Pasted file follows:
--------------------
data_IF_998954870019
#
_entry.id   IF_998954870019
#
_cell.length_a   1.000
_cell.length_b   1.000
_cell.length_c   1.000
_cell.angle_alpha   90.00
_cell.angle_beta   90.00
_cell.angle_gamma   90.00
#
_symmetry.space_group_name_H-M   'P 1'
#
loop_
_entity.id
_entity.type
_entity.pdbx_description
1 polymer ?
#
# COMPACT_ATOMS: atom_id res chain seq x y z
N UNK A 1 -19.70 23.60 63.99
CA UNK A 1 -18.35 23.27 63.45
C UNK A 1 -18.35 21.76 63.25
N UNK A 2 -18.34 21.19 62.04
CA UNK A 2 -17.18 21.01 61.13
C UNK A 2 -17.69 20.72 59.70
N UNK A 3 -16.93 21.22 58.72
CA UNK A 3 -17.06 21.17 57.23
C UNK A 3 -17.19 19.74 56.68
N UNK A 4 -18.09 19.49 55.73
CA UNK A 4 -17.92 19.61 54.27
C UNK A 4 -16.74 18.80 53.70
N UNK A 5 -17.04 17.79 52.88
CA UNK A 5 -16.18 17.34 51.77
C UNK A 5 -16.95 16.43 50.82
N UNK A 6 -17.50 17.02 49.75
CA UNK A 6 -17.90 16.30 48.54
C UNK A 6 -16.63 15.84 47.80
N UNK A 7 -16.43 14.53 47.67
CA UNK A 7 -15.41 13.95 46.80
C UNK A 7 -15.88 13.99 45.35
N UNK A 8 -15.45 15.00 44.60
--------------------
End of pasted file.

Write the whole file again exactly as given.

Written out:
data_IF_998954870019
#
_entry.id   IF_998954870019
#
_cell.length_a   1.000
_cell.length_b   1.000
_cell.length_c   1.000
_cell.angle_alpha   90.00
_cell.angle_beta   90.00
_cell.angle_gamma   90.00
#
_symmetry.space_group_name_H-M   'P 1'
#
loop_
_entity.id
_entity.type
_entity.pdbx_description
1 polymer ?
#
# COMPACT_ATOMS: atom_id res chain seq x y z
N UNK A 1 -19.70 23.60 63.99
CA UNK A 1 -18.35 23.27 63.45
C UNK A 1 -18.35 21.76 63.25
N UNK A 2 -18.34 21.19 62.04
CA UNK A 2 -17.18 21.01 61.13
C UNK A 2 -17.69 20.72 59.70
N UNK A 3 -16.93 21.22 58.72
CA UNK A 3 -17.06 21.17 57.23
C UNK A 3 -17.19 19.74 56.68
N UNK A 4 -18.09 19.49 55.73
CA UNK A 4 -17.92 19.61 54.27
C UNK A 4 -16.74 18.80 53.70
N UNK A 5 -17.04 17.79 52.88
CA UNK A 5 -16.18 17.34 51.77
C UNK A 5 -16.95 16.43 50.82
N UNK A 6 -17.50 17.02 49.75
CA UNK A 6 -17.90 16.30 48.54
C UNK A 6 -16.63 15.84 47.80
N UNK A 7 -16.43 14.53 47.67
CA UNK A 7 -15.41 13.95 46.80
C UNK A 7 -15.88 13.99 45.35
N UNK A 8 -15.45 15.00 44.60